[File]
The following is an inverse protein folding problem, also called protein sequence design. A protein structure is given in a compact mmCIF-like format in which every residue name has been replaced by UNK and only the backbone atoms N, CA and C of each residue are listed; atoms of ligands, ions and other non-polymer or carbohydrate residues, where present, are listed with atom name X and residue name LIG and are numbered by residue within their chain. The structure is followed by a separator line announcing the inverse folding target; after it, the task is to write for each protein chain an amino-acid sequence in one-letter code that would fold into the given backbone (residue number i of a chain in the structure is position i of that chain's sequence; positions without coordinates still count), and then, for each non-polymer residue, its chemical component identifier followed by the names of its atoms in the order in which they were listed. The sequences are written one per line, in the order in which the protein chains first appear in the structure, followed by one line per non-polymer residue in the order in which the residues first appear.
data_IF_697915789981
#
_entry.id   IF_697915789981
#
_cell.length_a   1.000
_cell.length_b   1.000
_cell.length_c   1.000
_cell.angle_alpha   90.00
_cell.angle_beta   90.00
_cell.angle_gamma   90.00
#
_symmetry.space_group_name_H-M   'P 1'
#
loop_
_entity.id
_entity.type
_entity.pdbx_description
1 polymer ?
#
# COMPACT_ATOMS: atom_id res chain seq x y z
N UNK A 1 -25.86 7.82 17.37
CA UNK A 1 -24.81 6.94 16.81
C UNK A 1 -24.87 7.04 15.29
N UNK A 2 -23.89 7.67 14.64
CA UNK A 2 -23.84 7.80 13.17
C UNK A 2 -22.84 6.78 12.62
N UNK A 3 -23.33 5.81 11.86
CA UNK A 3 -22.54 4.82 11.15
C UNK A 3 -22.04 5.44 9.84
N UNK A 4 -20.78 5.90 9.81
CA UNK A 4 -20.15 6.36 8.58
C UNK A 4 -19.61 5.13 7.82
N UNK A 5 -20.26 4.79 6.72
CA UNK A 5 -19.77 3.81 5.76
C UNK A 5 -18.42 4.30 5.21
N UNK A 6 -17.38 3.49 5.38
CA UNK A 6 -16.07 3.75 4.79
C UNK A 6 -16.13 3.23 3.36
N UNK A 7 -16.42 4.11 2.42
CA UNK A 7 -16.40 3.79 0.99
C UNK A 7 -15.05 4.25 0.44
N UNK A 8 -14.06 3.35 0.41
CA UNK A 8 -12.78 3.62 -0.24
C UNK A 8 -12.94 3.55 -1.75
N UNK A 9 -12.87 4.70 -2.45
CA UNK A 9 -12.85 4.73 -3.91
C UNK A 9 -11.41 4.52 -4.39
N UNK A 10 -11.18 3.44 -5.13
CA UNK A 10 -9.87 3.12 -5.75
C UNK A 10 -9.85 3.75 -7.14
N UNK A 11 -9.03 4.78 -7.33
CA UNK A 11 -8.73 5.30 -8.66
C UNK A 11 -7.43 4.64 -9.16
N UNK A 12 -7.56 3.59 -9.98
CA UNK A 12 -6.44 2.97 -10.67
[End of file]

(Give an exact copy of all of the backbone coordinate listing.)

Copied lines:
The following is an inverse protein folding problem, also called protein sequence design. A protein structure is given in a compact mmCIF-like format in which every residue name has been replaced by UNK and only the backbone atoms N, CA and C of each residue are listed; atoms of ligands, ions and other non-polymer or carbohydrate residues, where present, are listed with atom name X and residue name LIG and are numbered by residue within their chain. The structure is followed by a separator line announcing the inverse folding target; after it, the task is to write for each protein chain an amino-acid sequence in one-letter code that would fold into the given backbone (residue number i of a chain in the structure is position i of that chain's sequence; positions without coordinates still count), and then, for each non-polymer residue, its chemical component identifier followed by the names of its atoms in the order in which they were listed. The sequences are written one per line, in the order in which the protein chains first appear in the structure, followed by one line per non-polymer residue in the order in which the residues first appear.
data_IF_697915789981
#
_entry.id   IF_697915789981
#
_cell.length_a   1.000
_cell.length_b   1.000
_cell.length_c   1.000
_cell.angle_alpha   90.00
_cell.angle_beta   90.00
_cell.angle_gamma   90.00
#
_symmetry.space_group_name_H-M   'P 1'
#
loop_
_entity.id
_entity.type
_entity.pdbx_description
1 polymer ?
#
# COMPACT_ATOMS: atom_id res chain seq x y z
N UNK A 1 -25.86 7.82 17.37
CA UNK A 1 -24.81 6.94 16.81
C UNK A 1 -24.87 7.04 15.29
N UNK A 2 -23.89 7.67 14.64
CA UNK A 2 -23.84 7.80 13.17
C UNK A 2 -22.84 6.78 12.62
N UNK A 3 -23.33 5.81 11.86
CA UNK A 3 -22.54 4.82 11.15
C UNK A 3 -22.04 5.44 9.84
N UNK A 4 -20.78 5.90 9.81
CA UNK A 4 -20.15 6.36 8.58
C UNK A 4 -19.61 5.13 7.82
N UNK A 5 -20.26 4.79 6.72
CA UNK A 5 -19.77 3.81 5.76
C UNK A 5 -18.42 4.30 5.21
N UNK A 6 -17.38 3.49 5.38
CA UNK A 6 -16.07 3.75 4.79
C UNK A 6 -16.13 3.23 3.36
N UNK A 7 -16.42 4.11 2.42
CA UNK A 7 -16.40 3.79 0.99
C UNK A 7 -15.05 4.25 0.44
N UNK A 8 -14.06 3.35 0.41
CA UNK A 8 -12.78 3.62 -0.24
C UNK A 8 -12.94 3.55 -1.75
N UNK A 9 -12.87 4.70 -2.45
CA UNK A 9 -12.85 4.73 -3.91
C UNK A 9 -11.41 4.52 -4.39
N UNK A 10 -11.18 3.44 -5.13
CA UNK A 10 -9.87 3.12 -5.75
C UNK A 10 -9.85 3.75 -7.14
N UNK A 11 -9.03 4.78 -7.33
CA UNK A 11 -8.73 5.30 -8.66
C UNK A 11 -7.43 4.64 -9.16
N UNK A 12 -7.56 3.59 -9.98
CA UNK A 12 -6.44 2.97 -10.67